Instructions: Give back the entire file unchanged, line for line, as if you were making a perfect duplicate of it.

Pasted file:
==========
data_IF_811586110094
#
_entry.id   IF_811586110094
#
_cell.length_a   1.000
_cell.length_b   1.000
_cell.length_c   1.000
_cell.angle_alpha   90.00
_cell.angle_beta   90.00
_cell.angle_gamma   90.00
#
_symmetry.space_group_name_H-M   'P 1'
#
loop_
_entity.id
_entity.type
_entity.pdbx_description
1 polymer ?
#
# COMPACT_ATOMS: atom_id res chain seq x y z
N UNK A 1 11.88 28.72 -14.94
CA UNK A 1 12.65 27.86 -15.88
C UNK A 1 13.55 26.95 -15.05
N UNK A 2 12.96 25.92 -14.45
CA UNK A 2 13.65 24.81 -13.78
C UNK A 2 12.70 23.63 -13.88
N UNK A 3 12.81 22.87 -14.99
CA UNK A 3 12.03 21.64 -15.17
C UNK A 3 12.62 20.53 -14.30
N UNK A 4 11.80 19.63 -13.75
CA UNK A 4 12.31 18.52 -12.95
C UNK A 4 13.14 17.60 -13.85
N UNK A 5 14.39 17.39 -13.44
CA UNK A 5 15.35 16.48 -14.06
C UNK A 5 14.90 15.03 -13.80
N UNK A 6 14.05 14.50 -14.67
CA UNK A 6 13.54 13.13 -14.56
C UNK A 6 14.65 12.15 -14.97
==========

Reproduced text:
data_IF_811586110094
#
_entry.id   IF_811586110094
#
_cell.length_a   1.000
_cell.length_b   1.000
_cell.length_c   1.000
_cell.angle_alpha   90.00
_cell.angle_beta   90.00
_cell.angle_gamma   90.00
#
_symmetry.space_group_name_H-M   'P 1'
#
loop_
_entity.id
_entity.type
_entity.pdbx_description
1 polymer ?
#
# COMPACT_ATOMS: atom_id res chain seq x y z
N UNK A 1 11.88 28.72 -14.94
CA UNK A 1 12.65 27.86 -15.88
C UNK A 1 13.55 26.95 -15.05
N UNK A 2 12.96 25.92 -14.45
CA UNK A 2 13.65 24.81 -13.78
C UNK A 2 12.70 23.63 -13.88
N UNK A 3 12.81 22.87 -14.99
CA UNK A 3 12.03 21.64 -15.17
C UNK A 3 12.62 20.53 -14.30
N UNK A 4 11.80 19.63 -13.75
CA UNK A 4 12.31 18.52 -12.95
C UNK A 4 13.14 17.60 -13.85
N UNK A 5 14.39 17.39 -13.44
CA UNK A 5 15.35 16.48 -14.06
C UNK A 5 14.90 15.03 -13.80
N UNK A 6 14.05 14.50 -14.67
CA UNK A 6 13.54 13.13 -14.56
C UNK A 6 14.65 12.15 -14.97